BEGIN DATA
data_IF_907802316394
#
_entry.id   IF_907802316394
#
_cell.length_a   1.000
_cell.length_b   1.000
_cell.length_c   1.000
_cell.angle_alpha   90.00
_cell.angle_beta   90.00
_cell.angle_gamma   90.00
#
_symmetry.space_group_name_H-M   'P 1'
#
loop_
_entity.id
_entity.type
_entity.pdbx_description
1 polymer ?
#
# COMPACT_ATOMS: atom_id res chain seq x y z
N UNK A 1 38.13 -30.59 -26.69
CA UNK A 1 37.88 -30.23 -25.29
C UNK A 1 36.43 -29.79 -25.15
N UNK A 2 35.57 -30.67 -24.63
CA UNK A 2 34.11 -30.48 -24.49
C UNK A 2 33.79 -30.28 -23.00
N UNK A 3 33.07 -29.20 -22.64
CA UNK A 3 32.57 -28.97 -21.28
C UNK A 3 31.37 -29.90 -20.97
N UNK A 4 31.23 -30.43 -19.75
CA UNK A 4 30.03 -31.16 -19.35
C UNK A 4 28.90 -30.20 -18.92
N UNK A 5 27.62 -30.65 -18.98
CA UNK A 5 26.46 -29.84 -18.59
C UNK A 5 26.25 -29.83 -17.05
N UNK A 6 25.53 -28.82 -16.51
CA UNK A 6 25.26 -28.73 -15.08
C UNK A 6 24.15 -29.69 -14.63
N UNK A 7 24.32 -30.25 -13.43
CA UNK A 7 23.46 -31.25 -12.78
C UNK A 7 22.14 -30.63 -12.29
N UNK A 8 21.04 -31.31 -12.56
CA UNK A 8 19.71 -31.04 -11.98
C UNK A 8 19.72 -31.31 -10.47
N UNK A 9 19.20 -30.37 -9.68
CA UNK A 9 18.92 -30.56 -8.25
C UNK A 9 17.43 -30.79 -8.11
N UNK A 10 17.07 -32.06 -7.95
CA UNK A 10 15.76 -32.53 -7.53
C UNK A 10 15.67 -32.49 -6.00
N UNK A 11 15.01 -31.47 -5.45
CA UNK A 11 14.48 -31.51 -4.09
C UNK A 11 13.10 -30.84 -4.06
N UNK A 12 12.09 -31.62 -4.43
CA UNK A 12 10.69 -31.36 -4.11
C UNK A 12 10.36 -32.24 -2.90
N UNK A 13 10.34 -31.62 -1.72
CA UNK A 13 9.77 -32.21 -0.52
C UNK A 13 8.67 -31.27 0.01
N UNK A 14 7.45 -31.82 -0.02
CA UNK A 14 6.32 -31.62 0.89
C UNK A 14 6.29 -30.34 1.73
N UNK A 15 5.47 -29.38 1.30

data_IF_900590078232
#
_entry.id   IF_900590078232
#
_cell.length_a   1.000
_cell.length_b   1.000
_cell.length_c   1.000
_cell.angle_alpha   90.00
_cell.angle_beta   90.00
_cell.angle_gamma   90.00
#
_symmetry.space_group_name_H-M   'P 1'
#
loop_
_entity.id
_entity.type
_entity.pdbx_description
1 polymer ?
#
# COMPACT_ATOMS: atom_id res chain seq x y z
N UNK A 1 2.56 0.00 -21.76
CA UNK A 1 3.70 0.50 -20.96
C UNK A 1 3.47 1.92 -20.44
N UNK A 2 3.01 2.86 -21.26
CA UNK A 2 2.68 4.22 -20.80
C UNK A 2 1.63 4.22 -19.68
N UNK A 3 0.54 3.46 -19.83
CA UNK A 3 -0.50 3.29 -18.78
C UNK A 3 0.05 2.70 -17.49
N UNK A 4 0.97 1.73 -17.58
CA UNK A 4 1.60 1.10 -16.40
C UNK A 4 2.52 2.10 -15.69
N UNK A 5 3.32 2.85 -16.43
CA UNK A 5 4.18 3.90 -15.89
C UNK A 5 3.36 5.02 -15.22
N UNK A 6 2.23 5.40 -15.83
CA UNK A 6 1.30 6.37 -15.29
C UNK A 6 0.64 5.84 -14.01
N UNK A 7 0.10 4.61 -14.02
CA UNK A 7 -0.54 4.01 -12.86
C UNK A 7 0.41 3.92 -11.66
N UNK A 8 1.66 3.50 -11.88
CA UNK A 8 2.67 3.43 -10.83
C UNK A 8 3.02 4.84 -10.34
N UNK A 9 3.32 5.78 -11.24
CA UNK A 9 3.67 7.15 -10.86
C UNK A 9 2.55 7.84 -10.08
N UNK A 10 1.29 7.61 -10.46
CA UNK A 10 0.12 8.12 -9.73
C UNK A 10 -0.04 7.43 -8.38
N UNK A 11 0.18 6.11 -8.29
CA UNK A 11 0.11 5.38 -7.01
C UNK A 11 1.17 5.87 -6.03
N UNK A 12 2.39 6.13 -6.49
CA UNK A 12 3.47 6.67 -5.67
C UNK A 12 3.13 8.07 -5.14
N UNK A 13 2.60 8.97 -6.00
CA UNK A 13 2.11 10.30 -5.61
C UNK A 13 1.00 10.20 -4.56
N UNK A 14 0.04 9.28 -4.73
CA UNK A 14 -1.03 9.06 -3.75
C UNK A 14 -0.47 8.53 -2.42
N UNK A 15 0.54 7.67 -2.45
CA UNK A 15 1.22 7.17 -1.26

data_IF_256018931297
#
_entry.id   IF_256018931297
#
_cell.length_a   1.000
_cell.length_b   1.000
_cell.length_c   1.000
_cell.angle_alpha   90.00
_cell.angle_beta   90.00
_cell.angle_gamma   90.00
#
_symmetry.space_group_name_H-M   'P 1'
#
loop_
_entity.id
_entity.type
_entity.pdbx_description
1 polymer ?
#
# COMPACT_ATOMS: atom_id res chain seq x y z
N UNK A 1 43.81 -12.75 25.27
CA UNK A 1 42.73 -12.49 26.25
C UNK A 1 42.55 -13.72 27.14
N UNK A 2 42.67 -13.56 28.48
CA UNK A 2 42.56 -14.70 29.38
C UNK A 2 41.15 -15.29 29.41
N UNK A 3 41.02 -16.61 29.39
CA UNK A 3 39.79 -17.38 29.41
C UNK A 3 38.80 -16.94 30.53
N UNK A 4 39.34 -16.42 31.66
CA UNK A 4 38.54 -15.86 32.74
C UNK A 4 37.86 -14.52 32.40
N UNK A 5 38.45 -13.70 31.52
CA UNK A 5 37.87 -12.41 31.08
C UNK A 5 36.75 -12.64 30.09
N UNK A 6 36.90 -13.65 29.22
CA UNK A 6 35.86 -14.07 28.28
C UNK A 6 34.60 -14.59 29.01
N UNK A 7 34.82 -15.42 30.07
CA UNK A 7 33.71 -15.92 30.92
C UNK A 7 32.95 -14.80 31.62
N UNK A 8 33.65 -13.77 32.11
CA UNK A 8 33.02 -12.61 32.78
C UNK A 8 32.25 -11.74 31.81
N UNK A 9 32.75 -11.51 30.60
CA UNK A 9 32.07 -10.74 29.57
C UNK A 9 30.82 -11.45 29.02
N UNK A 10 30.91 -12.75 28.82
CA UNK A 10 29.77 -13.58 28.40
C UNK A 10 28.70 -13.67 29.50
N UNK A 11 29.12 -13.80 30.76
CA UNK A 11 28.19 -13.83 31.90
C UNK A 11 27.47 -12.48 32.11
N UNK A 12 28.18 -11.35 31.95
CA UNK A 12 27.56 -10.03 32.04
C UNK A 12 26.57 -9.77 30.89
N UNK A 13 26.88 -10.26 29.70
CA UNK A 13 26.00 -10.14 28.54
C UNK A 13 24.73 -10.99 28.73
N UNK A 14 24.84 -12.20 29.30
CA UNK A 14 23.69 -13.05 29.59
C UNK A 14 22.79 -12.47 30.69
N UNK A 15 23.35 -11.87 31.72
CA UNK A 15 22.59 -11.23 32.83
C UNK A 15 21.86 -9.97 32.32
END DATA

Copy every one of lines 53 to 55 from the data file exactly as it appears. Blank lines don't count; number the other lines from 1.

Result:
C UNK A 11 13.10 -30.84 -4.06
N UNK A 12 12.09 -31.62 -4.43
CA UNK A 12 10.69 -31.36 -4.11